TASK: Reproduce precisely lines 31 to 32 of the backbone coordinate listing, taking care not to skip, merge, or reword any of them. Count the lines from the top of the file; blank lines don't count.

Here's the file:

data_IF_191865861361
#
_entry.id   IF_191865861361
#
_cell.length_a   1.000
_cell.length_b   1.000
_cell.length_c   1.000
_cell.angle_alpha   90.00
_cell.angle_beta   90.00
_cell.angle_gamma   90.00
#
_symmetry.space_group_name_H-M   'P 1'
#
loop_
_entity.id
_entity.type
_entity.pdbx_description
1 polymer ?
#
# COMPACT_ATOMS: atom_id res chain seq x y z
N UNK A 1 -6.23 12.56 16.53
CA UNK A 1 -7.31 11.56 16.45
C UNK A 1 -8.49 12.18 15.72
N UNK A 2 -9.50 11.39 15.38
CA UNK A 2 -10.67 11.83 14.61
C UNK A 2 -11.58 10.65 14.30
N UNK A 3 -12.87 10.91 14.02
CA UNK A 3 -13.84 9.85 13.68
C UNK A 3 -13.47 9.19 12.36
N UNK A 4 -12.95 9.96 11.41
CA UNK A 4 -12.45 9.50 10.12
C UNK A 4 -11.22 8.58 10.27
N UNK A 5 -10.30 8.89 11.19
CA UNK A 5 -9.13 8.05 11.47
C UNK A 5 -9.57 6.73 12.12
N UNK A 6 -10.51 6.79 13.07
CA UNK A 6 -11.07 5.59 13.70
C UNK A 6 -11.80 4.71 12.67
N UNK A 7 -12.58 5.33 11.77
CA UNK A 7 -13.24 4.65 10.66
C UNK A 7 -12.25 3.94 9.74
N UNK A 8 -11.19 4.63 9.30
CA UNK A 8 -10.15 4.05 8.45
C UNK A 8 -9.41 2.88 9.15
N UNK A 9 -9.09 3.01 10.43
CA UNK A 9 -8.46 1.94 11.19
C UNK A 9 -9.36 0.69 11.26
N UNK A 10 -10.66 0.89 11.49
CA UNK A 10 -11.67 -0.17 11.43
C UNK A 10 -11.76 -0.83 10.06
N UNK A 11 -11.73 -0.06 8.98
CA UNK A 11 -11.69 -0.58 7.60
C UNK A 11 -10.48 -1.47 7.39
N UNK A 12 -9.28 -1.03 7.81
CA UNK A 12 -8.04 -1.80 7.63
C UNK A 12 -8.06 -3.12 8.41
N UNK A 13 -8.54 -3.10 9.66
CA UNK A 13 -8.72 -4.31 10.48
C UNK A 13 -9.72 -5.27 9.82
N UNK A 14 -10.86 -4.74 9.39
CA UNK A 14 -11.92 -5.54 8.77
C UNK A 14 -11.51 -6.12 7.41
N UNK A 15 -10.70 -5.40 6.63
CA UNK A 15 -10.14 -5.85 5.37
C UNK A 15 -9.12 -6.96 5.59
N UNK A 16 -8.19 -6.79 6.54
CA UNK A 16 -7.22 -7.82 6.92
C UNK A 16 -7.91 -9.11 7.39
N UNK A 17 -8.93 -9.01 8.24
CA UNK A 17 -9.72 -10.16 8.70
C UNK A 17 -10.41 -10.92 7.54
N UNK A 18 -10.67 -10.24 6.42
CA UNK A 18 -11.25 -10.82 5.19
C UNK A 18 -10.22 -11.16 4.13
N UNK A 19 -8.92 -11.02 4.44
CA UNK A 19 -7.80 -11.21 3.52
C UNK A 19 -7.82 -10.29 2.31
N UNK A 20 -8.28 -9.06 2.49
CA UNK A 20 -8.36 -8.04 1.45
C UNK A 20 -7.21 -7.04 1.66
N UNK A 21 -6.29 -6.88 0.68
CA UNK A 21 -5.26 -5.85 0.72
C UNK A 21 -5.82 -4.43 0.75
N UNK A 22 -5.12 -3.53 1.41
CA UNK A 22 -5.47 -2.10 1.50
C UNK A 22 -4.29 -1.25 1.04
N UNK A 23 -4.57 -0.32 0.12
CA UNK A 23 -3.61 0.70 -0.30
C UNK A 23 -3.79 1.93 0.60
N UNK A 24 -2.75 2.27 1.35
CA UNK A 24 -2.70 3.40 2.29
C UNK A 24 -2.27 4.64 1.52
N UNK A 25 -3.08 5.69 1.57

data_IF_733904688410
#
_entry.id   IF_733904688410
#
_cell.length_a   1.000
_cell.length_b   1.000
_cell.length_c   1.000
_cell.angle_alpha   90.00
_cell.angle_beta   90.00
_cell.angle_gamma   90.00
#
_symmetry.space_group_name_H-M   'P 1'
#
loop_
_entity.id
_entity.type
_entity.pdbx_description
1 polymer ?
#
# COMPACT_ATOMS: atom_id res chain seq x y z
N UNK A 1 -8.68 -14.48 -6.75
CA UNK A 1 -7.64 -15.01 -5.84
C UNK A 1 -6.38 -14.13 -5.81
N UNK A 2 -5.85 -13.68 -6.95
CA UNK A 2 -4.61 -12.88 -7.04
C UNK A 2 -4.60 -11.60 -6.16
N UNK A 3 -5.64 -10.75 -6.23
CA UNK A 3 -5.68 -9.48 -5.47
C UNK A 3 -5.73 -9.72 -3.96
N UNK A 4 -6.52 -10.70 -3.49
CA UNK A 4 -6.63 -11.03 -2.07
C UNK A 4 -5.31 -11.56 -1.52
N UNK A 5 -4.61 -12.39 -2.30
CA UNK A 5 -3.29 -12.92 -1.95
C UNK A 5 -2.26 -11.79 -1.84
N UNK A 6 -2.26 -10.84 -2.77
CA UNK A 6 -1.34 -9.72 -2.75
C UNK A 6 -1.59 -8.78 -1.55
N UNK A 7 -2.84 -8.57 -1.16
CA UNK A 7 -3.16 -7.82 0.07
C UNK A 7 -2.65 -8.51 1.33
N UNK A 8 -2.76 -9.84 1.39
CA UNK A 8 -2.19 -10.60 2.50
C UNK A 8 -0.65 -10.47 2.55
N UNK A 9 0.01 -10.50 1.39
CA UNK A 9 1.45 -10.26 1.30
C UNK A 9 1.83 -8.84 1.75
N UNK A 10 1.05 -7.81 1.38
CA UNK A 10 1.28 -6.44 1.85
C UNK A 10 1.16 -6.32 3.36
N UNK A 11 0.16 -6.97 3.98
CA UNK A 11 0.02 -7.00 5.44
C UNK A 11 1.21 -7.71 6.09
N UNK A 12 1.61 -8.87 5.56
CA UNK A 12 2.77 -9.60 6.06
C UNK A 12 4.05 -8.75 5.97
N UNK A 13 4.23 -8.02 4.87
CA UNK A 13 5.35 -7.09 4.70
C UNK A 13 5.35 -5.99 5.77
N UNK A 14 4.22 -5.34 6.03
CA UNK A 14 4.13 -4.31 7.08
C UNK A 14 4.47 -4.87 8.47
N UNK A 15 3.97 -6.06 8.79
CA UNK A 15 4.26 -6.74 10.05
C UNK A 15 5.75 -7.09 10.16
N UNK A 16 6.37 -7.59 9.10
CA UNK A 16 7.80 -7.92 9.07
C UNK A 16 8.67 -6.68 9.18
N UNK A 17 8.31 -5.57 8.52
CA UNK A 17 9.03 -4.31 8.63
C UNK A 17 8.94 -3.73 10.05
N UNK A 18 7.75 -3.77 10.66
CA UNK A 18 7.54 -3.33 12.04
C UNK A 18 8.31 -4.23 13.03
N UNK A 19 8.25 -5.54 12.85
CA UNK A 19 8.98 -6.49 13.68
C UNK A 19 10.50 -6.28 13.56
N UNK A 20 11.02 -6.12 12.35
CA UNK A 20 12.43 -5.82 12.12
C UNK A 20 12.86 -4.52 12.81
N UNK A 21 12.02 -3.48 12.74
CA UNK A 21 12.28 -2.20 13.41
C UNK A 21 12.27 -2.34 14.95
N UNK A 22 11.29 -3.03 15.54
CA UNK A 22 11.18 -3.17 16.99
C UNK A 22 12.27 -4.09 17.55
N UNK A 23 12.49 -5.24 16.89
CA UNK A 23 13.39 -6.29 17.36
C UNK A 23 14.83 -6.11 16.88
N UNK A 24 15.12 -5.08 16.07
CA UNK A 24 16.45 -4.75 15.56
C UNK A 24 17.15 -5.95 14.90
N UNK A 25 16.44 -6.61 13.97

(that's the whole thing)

CA UNK A 4 -12.45 9.50 10.12
C UNK A 4 -11.22 8.58 10.27